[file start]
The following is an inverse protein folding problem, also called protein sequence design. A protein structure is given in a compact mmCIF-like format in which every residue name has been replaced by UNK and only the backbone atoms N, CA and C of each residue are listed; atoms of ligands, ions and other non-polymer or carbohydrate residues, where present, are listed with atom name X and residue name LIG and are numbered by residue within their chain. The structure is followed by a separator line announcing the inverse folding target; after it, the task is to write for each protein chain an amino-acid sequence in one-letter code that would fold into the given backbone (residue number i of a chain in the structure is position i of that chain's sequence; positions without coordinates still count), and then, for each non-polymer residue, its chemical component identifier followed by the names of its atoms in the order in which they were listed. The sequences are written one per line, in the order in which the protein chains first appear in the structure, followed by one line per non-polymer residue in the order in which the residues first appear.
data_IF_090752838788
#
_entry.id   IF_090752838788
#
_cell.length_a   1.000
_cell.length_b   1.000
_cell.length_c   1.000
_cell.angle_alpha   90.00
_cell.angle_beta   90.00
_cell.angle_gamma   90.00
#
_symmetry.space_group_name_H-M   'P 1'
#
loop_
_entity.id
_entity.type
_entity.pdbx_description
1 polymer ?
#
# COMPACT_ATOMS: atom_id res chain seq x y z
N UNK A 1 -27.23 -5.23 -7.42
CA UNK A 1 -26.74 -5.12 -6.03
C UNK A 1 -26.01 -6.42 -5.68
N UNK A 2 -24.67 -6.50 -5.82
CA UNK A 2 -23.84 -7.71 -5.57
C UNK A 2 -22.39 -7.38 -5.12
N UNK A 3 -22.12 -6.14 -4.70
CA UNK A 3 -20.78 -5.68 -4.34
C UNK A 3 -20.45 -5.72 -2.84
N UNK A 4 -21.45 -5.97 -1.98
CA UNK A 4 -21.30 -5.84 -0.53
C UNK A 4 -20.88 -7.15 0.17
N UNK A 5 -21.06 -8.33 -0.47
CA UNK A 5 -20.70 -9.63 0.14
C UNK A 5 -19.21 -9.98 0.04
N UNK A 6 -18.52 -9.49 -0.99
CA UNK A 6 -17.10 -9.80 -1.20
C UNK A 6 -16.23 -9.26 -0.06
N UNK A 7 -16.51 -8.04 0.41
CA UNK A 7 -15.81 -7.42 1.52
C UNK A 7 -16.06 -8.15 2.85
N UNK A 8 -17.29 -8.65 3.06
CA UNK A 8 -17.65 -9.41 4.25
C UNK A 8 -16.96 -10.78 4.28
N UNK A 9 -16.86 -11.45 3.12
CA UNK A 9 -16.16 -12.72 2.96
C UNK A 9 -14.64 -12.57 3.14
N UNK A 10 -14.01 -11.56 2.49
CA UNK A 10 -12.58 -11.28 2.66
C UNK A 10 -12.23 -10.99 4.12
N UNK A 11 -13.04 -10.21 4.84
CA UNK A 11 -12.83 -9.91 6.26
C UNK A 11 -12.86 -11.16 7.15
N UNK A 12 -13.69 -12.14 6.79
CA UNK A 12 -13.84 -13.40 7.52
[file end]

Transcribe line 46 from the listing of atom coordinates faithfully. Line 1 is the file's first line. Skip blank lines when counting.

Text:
N UNK A 9 -16.86 -11.45 3.12